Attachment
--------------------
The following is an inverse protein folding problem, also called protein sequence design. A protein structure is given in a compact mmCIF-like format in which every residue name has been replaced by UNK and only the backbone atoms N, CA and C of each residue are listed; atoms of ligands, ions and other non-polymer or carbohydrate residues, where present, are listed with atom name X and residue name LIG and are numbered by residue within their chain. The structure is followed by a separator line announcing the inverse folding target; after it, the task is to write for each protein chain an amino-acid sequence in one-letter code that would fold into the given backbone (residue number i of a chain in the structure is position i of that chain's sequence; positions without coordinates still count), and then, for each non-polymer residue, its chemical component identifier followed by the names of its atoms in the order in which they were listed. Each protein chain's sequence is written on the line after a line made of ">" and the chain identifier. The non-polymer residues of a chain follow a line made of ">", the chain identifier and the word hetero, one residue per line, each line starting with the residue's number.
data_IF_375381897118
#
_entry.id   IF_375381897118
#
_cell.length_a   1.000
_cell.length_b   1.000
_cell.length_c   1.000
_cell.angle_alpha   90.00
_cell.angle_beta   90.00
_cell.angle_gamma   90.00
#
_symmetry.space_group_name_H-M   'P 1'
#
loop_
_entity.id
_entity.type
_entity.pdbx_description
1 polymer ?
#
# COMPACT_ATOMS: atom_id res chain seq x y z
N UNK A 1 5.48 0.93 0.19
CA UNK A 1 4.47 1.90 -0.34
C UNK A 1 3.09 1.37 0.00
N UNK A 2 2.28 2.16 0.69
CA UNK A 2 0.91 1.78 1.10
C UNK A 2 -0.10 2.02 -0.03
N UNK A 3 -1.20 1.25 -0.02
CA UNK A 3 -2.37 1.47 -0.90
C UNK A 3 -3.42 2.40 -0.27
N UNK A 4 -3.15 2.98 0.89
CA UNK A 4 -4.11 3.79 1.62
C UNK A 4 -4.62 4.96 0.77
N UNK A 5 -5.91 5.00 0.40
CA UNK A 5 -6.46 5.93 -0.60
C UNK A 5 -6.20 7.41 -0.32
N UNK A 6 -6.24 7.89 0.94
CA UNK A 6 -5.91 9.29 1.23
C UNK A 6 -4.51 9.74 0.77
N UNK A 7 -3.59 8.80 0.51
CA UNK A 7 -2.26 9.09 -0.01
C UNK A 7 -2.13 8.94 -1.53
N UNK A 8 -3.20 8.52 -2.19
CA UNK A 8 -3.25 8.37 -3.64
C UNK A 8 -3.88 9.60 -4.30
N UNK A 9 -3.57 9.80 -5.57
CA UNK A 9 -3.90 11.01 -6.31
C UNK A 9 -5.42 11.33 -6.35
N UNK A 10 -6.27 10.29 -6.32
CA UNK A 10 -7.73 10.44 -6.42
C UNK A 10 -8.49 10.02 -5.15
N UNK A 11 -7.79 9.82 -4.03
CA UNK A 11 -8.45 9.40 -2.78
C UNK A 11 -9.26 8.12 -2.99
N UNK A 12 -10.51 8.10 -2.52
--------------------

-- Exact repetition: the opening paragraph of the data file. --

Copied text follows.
The following is an inverse protein folding problem, also called protein sequence design. A protein structure is given in a compact mmCIF-like format in which every residue name has been replaced by UNK and only the backbone atoms N, CA and C of each residue are listed; atoms of ligands, ions and other non-polymer or carbohydrate residues, where present, are listed with atom name X and residue name LIG and are numbered by residue within their chain. The structure is followed by a separator line announcing the inverse folding target; after it, the task is to write for each protein chain an amino-acid sequence in one-letter code that would fold into the given backbone (residue number i of a chain in the structure is position i of that chain's sequence; positions without coordinates still count), and then, for each non-polymer residue, its chemical component identifier followed by the names of its atoms in the order in which they were listed. Each protein chain's sequence is written on the line after a line made of ">" and the chain identifier. The non-polymer residues of a chain follow a line made of ">", the chain identifier and the word hetero, one residue per line, each line starting with the residue's number.